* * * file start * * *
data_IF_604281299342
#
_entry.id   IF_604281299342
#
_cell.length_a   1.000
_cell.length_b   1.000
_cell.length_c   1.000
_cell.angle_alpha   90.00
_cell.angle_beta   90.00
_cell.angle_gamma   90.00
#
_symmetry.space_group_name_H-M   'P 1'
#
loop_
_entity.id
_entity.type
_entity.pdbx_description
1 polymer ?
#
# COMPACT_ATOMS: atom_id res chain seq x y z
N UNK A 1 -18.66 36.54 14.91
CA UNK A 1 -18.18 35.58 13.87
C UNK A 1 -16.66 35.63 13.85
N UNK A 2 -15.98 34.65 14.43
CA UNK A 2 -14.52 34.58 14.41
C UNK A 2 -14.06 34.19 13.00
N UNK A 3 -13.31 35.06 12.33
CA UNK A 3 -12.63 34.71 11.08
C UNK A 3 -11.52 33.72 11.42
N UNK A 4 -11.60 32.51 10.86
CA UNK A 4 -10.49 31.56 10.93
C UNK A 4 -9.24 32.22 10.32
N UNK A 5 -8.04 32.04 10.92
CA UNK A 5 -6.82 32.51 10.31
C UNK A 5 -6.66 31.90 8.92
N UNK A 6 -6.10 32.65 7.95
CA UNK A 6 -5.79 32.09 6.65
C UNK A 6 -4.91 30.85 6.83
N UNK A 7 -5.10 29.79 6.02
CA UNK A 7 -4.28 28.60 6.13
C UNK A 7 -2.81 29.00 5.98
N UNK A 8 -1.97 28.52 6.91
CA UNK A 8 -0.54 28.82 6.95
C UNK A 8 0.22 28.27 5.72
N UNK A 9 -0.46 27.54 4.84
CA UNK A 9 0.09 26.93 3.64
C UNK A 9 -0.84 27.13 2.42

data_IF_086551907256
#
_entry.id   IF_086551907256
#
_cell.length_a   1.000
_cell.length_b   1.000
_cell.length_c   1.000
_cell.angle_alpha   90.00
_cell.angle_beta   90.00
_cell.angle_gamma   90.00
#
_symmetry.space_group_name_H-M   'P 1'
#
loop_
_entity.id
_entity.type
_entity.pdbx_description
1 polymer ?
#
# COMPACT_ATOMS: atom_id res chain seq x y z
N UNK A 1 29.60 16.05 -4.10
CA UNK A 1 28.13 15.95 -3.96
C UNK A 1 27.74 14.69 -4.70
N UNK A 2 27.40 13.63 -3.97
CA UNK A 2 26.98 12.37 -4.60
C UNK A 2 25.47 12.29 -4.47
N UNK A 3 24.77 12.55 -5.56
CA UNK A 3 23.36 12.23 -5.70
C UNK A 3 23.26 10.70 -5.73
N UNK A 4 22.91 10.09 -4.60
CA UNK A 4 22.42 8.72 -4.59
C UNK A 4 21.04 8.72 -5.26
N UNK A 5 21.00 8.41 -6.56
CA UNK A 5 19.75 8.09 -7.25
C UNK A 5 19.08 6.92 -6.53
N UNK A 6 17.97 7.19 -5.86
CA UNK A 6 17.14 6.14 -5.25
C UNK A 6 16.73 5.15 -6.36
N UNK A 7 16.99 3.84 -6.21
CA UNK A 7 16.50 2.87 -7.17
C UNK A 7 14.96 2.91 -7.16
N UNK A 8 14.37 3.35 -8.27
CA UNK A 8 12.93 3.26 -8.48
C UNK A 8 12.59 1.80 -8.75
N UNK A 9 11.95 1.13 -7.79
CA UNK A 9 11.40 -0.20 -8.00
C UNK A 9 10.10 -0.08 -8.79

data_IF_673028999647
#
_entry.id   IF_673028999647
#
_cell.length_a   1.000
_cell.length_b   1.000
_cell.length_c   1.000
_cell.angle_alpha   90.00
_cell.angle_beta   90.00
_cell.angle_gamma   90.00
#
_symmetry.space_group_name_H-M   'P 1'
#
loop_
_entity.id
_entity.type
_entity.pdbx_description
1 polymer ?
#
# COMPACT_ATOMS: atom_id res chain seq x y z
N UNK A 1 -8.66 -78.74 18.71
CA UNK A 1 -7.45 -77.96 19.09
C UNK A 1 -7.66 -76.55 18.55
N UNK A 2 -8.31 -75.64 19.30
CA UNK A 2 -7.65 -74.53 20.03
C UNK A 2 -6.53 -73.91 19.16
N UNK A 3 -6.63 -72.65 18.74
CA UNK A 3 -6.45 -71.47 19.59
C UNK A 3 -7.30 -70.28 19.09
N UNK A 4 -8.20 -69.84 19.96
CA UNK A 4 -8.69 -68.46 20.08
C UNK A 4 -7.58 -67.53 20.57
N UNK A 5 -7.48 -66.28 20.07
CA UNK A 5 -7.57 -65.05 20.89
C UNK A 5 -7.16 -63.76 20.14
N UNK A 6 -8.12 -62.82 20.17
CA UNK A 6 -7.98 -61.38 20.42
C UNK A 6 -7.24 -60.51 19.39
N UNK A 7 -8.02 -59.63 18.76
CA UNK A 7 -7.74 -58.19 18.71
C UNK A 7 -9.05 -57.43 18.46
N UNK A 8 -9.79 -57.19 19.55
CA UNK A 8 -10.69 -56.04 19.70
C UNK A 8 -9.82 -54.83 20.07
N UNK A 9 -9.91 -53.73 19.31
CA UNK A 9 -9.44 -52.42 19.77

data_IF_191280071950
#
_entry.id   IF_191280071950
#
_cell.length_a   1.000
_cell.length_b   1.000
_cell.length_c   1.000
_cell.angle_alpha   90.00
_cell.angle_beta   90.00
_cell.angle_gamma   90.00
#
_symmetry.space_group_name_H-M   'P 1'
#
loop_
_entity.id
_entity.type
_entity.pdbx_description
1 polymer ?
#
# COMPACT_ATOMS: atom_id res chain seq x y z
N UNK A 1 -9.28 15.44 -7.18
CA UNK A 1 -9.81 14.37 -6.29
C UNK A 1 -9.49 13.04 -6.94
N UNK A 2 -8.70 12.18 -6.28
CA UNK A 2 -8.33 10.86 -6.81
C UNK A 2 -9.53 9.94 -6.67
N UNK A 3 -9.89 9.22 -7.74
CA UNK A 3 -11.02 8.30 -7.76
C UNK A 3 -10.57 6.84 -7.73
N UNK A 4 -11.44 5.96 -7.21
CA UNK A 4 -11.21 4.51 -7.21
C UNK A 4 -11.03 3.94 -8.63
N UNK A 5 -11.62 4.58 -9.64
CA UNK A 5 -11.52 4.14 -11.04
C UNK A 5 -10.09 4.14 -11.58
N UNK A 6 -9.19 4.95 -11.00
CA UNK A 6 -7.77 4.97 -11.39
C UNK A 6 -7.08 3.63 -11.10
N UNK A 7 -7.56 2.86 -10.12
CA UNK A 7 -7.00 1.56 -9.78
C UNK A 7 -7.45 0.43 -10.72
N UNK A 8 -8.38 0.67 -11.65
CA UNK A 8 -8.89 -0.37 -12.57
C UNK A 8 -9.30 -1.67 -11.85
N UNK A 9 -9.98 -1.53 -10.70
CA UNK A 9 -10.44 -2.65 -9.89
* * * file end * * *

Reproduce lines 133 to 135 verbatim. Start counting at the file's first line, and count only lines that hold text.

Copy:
N UNK A 7 -8.02 -59.63 18.76
CA UNK A 7 -7.74 -58.19 18.71
C UNK A 7 -9.05 -57.43 18.46